Reliable backup-restore program for windows 10

I have tried Macrium, the problem there is that is reformats the "dump" disc into a format that windows10 10 does not recognise, so restore not
only fails but I ended up with an unusable system. being rather simple a s straight forward program is required. Any suggestions please?
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Do they not have their own native one. The one in windows 7 seemed pretty good and allowed the new hard drive to be put back to how it was on the old one. Brian
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Brian Gaff - snipped-for-privacy@blueyonder.co.uk

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On Saturday, 1 August 2020 09:53:54 UTC+1, Brian Gaff wrote:

The aim within Windows itself now seems to be to backup files as they are changed using File History rather than wholesale image backup.
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On 01/08/2020 11:53, polygonum_on_google wrote:

If you go to the "Windows/7 backup and restore" then you can set up old style windows/7 file backup. Choose which files and where to save them//
Dave
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On 01/08/2020 09:53, Brian Gaff wrote:

The Windows/7 one is still there in 10....
"Control Panel" => "Backup and Restore (windows 7)
Dave
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On 01/08/2020 19:35, David Wade wrote:

Except that "control panel" is slightly hidden. You have to enter "control panel" in the search box and then select the Control Panel "App".
There must be a way of adding it to the Start menu.
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Andrew wrote:

It's already there ... Start/WindowsSystem/ControlPanel
of course you can pin another copy as a tile, if you want.
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On 01/08/2020 20:05, Andrew wrote:

"Control Panel" is in "Windows System". You can pin to the start tiles or "Task Bar"
Dave
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On Saturday, 1 August 2020 09:14:36 UTC+1, Broadback wrote:

What are you trying to do?
Back up your documents? Have an image whereby you can restore everything to a bare disc?
What version of Macrium? It appears to have had quite a few decent reports though I have no personal experience. Could it be that you need an updated version?
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polygonum_on_google wrote:

You need a late-patched 6.x.x version, or really a 7.x.x version, to back up a Windows 10 C: drive. It'll throw an error before the backup is even a bit started, if you don't have such a version. Macrium is rather conservative that way, rejecting backup materials if the metadata analysis does not complete normally at the start.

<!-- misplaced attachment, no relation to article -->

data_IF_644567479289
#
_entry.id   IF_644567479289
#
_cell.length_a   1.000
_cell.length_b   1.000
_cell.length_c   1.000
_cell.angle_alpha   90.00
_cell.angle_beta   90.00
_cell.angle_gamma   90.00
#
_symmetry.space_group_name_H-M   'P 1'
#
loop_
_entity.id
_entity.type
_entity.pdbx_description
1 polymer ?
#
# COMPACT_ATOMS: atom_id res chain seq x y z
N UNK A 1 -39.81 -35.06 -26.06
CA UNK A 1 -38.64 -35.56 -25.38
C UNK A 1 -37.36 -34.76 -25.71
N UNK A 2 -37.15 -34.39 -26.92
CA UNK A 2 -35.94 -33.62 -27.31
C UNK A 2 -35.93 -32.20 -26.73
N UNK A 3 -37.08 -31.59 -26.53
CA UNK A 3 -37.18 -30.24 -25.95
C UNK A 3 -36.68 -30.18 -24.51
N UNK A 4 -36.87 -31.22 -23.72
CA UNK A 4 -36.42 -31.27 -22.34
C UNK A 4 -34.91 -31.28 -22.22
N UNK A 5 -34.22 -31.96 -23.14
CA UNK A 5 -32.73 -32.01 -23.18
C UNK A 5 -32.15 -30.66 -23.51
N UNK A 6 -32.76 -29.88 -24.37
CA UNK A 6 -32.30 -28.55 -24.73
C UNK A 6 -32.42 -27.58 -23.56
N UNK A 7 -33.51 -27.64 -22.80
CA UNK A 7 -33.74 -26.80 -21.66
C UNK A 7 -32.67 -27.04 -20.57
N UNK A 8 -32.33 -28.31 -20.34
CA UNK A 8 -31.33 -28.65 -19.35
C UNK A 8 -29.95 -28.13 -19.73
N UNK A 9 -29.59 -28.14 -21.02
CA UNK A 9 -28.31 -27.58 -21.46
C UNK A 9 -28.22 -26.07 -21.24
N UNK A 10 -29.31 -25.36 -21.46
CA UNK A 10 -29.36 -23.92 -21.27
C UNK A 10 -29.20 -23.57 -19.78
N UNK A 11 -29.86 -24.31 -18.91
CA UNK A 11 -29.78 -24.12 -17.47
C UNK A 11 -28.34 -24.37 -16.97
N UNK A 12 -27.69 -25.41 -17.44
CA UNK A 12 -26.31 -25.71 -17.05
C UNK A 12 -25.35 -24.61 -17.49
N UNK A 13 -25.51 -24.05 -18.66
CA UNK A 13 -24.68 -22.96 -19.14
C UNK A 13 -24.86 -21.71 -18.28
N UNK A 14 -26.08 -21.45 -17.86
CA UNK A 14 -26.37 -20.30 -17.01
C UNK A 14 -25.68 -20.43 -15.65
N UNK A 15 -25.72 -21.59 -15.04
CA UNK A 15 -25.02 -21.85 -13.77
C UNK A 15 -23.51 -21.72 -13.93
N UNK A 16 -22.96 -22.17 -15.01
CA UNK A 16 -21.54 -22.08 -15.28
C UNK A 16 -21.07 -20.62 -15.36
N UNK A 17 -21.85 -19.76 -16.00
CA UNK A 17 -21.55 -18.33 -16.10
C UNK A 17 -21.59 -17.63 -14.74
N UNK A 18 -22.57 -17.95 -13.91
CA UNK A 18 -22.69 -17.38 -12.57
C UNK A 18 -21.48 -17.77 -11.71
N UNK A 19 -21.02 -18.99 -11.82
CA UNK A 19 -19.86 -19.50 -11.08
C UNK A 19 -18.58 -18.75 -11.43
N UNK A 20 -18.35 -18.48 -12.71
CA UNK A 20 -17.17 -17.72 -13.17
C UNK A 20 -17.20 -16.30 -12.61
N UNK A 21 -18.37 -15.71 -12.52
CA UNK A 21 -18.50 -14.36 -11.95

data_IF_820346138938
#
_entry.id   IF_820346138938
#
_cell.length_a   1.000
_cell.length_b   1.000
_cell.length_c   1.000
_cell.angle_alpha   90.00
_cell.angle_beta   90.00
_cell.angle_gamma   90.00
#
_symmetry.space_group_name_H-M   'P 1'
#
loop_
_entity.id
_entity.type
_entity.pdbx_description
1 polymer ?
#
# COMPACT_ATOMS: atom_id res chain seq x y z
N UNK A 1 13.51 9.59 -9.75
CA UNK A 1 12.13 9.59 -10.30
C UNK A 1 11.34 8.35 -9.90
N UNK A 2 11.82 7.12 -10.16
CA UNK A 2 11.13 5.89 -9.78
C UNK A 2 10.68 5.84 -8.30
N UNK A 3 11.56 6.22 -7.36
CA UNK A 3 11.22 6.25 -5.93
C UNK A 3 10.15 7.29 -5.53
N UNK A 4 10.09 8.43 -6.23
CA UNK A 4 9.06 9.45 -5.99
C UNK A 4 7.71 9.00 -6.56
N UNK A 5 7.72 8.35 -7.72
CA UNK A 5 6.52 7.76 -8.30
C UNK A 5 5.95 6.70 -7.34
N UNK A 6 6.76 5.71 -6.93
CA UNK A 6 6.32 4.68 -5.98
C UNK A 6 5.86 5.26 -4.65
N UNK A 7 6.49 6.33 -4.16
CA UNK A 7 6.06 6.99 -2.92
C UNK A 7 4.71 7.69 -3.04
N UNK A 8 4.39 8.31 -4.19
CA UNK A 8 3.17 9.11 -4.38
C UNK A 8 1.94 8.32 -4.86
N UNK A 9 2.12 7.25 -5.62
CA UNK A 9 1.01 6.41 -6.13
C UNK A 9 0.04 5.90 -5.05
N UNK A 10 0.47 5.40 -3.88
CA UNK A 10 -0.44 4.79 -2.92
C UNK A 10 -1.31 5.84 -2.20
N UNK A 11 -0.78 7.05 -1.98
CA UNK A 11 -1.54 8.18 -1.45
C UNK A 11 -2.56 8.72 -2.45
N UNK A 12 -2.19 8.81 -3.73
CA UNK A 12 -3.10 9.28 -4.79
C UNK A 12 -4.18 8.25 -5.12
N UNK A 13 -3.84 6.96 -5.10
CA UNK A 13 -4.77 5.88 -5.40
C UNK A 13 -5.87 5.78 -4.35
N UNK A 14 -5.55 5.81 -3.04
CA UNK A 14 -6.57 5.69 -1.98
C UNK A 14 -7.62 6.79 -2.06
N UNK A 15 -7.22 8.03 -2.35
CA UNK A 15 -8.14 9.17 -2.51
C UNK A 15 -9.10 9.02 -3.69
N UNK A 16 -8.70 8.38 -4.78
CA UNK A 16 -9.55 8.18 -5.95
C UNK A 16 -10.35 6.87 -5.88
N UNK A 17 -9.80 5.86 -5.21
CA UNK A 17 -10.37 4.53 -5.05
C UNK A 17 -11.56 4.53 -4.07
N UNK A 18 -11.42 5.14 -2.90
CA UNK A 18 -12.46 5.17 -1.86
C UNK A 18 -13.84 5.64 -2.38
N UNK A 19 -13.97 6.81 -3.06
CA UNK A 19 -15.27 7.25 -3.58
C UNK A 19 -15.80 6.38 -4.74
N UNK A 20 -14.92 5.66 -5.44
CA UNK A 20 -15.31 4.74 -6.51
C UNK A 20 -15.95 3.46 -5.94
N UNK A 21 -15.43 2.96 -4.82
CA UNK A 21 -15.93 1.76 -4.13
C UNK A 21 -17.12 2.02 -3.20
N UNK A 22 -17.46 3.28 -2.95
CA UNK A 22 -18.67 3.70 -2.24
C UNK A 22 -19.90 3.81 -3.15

Using VSS, it can back up C: "hot" , while the OS is running. But you have to make sure to select all the partitions that accompany Windows 10, to have a good result later when restoring to a blank new disk drive. You can't "just" backup C: and leave the other ones unticked. And it won't warn you either, that you've done something un-wise. It'll let you proceed, because it's a power-user tool and takes no prisoners.
There are situations where I only back up C: , because I know an experiment will run amok and damage the contents on C: . Because the boot materials seldom change, I can then restore C: onto the drive and replace the old damaged C: .
But for a lot of other scenarios, you want to backup everything. At least, until you understand what bits and pieces are "critical".
*******
The built-in backup solves this problem for you:
wbAdmin start backup -backupTarget:E: -allCritical -quiet
The allCritical tells "Windows 7 Backup" (the program), to back up everything needed to boot C: . The output would be stored on E:\ Restore is available from the installer DVD.
Not that I'm recommending that tool, just demonstrating in that example, the developer thought about users, and the user not knowing which ones to grab at backup time.
Paul
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Broadback wrote:

Acronis had a relatively easy program to use.
I downloaded a trial and tested the interface and the interface is easier to use than Macrium.
There are *lots* of backup programs. This list isn't up to date, but it's still a start. Several programs offer free versions (capable of making Full backups but you pay money for Incremental capability).
https://www.raymond.cc/blog/10-commercial-disk-imaging-software-features-and-backuprestore-speed-comparison/
Windows 10 itself has a program called "Windows 7 backup". It currently stores partitions as .vhdx files. It's a full backup. If the GUI is not present, you can do a backup with it like this. The allCritical parameter specifies that the system and boot partitions be backed up, the Include option covers any other partitions you might like. Even though C: is covered twice in this command example, only one backup of it is made. And restored later. Boot the installer DVD, to access E: and do a restore.
wbAdmin start backup -backupTarget:E: -include:C:,D:,F: -allCritical -quiet
Output would be in E:\WindowsImageBackup .
*******
I'm not sure I'm following your assertion about Macrium.
Are you saying the backup to the External disk failed in some way ?
Or, that during restoration, things did not turn out in a "bootable" condition ?
It's possible to be too selective and not back up enough partitions to make Windows boot later. If your boot materials are spread over multiple disks, you might inadvertently lose some when making your Full backup.
The Macrium Rescue CD you used during restore, has a Boot Repair option in one of the menus. It will rebuild the BCD. I prefer it slightly, to the repair capabilities that Windows 10 has during startup (which don't always work). The repair order is: